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Police Overtime Costs Renew Call For Hiring More New Cops

By Chuck Sudo in News on Feb 7, 2014 10:05PM

Photo credit: Chicajogian

Mayor Rahm Emanuel and Chicago Police Superintendent Garry McCarthy have relied significantly on police overtime pay to reduce the homicide rate and violent crime in the city last year over a national headline grabbing, bloody 2012. The Sun-Times shows how heavy Emanuel has leaned on overtime pay to do so in today’s paper and the numbers have renewed calls for the city to hire more cops and brought concerns about burnout among the Police Department’s rank and file to the to the forefront once again.

The city spent $103 million on police overtime pay last year. By comparison, Chicago spent $197 million in overtime pay for the rest of the city’s workforce in 2013. Offering police overtime pay was one of the main carrots dangled in front of the faces of police to patrol designated “hot zones” of high crime areas of Chicago known to be homes for gang activity. Both Emanuel and McCarthy insisted the overtime costs were worth it if it led to a reduction in crime but critics of the plan in City Council have repeatedly called for hiring up to 1,000 more police officers only to have Emanuel and McCarthy rebuff them at every turn. Chicago's 2014 budget calls for even more overtime pay for police.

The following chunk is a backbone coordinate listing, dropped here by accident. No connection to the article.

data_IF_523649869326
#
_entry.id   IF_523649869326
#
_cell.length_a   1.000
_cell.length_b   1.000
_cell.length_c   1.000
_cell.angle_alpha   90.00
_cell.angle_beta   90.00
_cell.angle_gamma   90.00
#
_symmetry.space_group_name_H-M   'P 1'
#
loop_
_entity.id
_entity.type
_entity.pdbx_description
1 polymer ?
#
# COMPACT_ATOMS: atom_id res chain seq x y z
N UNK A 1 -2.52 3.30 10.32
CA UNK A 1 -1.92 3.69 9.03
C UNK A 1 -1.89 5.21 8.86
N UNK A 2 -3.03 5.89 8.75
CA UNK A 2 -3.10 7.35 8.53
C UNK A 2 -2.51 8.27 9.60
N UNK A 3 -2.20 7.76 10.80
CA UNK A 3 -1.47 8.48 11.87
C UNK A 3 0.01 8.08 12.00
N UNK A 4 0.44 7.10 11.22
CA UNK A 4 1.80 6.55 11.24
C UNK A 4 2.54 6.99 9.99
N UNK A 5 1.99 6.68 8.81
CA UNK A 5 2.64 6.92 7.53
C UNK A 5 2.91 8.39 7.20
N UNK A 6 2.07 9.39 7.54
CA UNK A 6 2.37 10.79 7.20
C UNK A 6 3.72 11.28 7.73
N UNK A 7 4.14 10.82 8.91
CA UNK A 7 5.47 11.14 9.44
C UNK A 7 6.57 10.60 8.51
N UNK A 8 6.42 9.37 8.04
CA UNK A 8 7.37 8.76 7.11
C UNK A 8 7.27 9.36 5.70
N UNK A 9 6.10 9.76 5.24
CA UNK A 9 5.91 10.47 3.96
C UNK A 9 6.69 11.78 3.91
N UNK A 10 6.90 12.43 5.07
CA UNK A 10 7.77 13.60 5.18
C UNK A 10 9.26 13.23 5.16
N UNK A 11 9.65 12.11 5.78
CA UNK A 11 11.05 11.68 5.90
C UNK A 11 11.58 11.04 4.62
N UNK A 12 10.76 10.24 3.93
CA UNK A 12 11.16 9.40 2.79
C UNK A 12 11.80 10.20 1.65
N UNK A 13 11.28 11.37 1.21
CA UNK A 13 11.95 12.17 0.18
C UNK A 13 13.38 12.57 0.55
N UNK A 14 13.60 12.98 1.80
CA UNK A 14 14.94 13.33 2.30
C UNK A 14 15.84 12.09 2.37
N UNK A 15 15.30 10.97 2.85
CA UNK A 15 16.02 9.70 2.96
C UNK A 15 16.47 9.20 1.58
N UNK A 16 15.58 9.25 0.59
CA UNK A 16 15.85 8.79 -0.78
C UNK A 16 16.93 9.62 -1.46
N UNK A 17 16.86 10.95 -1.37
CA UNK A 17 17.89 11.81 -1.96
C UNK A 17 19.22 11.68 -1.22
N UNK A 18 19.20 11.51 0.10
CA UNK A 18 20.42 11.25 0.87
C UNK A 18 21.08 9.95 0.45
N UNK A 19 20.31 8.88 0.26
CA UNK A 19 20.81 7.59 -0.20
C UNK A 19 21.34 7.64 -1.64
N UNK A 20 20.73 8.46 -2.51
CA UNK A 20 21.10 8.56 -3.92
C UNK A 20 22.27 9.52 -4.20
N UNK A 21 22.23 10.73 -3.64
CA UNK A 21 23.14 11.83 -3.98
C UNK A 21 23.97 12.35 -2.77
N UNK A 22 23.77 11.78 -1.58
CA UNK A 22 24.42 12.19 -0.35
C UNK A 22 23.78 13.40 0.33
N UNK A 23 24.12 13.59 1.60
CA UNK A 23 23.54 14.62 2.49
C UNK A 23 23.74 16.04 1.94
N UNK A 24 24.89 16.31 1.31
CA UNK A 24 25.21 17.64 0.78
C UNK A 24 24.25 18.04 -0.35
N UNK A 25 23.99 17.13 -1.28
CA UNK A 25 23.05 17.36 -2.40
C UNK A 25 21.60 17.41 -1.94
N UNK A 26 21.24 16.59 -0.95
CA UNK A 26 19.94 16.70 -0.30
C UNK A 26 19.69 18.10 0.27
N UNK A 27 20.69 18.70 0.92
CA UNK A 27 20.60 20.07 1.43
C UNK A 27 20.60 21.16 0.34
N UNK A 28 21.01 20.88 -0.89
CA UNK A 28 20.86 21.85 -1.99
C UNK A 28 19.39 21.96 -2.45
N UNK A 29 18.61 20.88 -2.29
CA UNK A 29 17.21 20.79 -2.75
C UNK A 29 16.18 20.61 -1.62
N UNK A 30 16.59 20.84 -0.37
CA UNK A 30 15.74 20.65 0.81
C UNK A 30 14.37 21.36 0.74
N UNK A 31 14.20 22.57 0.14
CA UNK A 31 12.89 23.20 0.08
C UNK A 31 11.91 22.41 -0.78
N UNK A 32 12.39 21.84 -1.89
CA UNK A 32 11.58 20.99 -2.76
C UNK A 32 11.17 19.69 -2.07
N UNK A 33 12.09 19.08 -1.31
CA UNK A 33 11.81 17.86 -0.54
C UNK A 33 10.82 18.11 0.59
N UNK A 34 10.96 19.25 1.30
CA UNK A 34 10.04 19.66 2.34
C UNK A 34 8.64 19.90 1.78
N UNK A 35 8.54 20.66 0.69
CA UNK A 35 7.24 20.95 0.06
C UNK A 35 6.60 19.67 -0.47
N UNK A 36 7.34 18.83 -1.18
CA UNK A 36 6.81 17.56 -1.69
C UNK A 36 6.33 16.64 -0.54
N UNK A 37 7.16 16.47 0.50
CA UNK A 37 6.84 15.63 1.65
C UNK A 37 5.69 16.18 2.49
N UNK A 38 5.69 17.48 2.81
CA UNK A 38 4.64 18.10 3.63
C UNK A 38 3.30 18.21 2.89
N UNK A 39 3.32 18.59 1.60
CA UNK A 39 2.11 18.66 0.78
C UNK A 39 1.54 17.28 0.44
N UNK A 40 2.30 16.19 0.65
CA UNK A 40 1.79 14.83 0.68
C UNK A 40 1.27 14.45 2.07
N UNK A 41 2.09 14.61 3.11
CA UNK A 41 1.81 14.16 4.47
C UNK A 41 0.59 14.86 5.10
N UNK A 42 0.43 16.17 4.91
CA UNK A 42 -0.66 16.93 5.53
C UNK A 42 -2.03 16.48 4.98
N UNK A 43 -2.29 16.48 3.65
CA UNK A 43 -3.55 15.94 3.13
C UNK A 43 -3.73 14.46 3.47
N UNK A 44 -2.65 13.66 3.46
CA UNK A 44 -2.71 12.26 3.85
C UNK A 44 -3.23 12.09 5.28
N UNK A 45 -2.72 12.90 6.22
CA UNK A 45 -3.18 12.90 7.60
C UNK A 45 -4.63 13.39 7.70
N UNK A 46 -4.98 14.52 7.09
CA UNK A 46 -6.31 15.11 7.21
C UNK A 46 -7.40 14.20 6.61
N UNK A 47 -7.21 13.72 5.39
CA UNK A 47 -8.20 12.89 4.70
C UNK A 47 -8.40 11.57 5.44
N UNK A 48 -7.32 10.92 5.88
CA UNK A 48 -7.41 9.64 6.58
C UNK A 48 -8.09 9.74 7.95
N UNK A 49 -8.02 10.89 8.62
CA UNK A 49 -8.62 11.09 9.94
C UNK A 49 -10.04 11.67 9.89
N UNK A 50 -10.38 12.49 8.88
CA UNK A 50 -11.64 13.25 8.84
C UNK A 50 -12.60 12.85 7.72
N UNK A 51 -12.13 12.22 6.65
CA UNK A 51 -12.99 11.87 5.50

City Budget Director Alexandra Holt told the Sun-Times the overtime pay is worth it and that $39 million in police overtime costs puts 200 officers on the street, versus 150 newly monted officers with health insurance and pension benefits. But does this cost the taxpayer more in the end? The Sun-Times’ analysis found Lisa Jamison, who works in the city’s 911 call center, earned $122,088 on top of her annual $80,136 salary and the last time we checked the 911 center isn’t a high crime hot spot. Russell Modjeski, a communication specialist in the Police Department, earned $99,567 in overtime on top of his $66,552 annual salary. Sgt. Louis Daray, who earns nearly $106,000 a year, raked in $95,010 in overtime.

A total of 107 police officers earned more than $50,000 in overtime pay.

And the city isn’t filling all the vacancies at the Office of Emergency Management and Communications where there 21 people left last year and there are a total of 28 vacancies. That’s even after hiring 32 new positions last year. The Sun-Times notes there are seven new police communication officers jobs slated in this year’s budget.

The numbers strengthened calls by aldermen and other opponents of the overtime pay approach to find a long-term solution to addressing staffing needs while fighting crime. Fraternal Order of Police spokesman Pat Camden called the reliance on overtime “a Band-Aid approach to crime-fighting” while Ald. Ricardo Munoz (22nd) said the city needs to make sure the Police Department is both well-staffed and well-rested.

“The policy needs to change. Any management consultant can tell you that, to depend on overtime of this magnitude is unhealthy. You’ve got the issue of burnout, stress and long hours,” Munoz said.